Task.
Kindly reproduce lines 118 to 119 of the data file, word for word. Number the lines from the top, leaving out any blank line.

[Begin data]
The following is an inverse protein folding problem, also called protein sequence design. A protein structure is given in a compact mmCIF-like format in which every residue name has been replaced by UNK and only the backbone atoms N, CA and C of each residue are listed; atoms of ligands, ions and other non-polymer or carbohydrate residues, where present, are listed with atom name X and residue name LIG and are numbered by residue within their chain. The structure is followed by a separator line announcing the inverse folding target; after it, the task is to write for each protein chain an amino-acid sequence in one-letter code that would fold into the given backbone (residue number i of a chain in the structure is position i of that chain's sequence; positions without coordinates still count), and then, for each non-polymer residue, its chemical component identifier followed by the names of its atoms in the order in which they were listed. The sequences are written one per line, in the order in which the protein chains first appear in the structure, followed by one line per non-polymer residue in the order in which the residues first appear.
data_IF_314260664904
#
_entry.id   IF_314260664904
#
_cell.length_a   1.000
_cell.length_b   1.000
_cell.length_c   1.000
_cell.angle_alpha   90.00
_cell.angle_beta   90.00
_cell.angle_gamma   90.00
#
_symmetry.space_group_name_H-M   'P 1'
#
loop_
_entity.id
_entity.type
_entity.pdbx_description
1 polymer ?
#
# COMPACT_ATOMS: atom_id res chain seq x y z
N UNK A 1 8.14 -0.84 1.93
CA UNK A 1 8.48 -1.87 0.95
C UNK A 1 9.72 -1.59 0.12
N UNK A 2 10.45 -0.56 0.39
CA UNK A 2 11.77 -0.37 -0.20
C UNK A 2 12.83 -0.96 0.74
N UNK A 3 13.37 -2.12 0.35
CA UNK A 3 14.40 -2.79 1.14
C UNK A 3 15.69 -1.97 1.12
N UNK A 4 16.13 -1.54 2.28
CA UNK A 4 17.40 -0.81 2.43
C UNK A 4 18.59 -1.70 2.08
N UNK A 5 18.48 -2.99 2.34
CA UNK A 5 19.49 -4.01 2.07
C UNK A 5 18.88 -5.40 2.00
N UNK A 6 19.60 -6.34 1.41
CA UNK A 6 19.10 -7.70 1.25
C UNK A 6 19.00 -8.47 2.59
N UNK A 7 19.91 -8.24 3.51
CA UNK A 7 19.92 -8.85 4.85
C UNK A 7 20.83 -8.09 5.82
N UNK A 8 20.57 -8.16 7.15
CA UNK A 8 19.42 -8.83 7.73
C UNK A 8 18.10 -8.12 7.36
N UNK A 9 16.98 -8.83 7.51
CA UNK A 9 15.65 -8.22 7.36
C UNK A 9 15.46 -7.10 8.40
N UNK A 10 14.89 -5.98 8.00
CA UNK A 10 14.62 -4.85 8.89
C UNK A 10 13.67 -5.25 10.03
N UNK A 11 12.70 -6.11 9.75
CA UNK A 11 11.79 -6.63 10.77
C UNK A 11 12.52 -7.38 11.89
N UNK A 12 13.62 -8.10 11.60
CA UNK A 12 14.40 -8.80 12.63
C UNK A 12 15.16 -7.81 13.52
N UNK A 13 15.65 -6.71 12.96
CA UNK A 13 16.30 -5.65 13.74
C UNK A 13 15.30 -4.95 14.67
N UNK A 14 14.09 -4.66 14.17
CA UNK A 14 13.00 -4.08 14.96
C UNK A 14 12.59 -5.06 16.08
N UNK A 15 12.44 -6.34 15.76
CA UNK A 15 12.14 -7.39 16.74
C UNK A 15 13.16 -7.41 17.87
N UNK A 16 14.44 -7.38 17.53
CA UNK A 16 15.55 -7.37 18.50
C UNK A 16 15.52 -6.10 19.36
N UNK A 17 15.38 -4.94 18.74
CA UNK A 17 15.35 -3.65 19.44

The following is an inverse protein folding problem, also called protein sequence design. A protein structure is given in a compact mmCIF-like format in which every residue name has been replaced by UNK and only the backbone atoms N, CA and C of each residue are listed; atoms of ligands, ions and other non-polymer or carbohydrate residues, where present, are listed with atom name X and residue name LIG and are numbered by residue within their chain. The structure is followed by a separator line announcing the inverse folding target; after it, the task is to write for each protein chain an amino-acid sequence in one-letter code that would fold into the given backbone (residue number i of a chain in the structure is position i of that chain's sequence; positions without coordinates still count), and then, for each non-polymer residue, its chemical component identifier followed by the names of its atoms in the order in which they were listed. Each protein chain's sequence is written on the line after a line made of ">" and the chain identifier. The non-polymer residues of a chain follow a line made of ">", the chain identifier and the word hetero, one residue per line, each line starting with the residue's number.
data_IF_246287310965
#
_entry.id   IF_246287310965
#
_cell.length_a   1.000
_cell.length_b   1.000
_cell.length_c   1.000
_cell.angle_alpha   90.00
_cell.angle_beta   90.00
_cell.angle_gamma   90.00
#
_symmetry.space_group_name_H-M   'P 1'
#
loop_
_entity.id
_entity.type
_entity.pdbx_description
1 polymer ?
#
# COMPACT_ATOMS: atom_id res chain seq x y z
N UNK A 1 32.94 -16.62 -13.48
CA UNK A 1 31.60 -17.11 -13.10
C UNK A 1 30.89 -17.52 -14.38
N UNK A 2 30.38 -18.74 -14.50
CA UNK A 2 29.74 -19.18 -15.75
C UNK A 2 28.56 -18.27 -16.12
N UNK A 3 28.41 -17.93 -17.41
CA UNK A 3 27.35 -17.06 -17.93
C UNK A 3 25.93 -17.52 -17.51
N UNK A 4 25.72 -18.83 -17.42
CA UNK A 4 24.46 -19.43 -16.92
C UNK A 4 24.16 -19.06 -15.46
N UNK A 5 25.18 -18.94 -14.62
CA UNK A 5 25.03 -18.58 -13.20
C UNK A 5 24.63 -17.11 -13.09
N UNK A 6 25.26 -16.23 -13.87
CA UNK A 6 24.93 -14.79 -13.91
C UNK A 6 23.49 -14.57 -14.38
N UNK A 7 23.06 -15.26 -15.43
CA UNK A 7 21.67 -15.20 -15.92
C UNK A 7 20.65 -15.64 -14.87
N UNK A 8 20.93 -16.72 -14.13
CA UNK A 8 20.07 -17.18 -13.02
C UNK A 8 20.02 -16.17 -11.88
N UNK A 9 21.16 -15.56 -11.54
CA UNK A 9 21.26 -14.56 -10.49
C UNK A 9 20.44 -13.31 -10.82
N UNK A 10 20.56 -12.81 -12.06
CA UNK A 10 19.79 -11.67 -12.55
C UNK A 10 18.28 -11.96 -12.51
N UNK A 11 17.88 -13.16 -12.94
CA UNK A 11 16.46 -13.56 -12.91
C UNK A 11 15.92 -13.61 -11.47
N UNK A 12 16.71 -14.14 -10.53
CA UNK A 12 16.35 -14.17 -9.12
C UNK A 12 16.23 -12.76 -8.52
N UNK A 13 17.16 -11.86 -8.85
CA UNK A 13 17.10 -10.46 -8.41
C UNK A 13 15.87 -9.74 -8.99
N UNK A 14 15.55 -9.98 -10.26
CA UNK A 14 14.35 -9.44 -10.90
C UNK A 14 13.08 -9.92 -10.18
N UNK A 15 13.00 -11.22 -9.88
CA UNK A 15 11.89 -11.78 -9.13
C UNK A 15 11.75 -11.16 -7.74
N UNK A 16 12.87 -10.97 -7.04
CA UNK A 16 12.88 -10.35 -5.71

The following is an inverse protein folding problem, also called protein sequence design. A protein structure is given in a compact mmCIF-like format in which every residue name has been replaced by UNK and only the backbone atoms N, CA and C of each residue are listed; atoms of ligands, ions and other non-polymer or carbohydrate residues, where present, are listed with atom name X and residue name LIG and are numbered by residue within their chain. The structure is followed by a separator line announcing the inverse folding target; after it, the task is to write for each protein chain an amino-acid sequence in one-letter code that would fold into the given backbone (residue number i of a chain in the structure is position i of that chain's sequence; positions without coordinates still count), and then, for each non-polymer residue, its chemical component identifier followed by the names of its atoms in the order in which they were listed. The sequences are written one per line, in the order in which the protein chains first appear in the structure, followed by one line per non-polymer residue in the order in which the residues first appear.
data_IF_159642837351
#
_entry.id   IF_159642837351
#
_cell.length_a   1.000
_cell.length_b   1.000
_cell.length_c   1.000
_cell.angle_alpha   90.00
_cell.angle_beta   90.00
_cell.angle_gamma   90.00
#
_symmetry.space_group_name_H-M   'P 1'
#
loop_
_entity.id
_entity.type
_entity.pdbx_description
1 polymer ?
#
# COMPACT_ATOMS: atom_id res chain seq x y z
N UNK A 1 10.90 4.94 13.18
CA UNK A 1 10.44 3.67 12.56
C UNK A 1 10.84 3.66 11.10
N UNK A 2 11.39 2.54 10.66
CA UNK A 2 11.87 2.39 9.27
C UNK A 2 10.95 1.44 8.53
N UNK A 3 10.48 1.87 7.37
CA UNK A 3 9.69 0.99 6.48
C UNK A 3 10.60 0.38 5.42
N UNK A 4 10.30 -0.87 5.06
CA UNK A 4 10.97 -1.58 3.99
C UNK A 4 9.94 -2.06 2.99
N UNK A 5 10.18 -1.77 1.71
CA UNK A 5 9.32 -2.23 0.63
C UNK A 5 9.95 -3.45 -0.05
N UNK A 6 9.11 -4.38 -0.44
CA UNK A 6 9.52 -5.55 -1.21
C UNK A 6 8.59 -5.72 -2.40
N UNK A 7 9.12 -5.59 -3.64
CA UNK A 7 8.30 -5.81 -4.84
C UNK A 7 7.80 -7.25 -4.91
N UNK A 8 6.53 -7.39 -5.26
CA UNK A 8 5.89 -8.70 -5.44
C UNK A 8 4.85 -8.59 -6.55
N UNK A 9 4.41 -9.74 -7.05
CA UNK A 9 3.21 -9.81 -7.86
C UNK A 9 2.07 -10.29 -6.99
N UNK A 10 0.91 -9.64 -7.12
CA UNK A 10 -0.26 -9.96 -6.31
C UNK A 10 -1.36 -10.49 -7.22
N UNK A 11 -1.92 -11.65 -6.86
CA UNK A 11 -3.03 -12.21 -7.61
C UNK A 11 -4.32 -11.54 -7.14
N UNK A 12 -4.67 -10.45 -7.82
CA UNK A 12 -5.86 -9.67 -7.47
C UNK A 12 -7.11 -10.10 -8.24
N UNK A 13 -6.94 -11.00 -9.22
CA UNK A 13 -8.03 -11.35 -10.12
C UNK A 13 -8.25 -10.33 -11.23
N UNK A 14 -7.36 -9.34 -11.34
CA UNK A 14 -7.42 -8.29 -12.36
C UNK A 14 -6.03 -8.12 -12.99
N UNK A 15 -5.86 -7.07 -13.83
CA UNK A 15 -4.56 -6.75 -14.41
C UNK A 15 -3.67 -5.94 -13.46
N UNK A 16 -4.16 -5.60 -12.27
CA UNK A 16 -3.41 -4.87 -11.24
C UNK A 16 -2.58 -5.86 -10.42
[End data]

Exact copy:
CA UNK A 9 21.26 -14.56 -10.49
C UNK A 9 20.44 -13.31 -10.82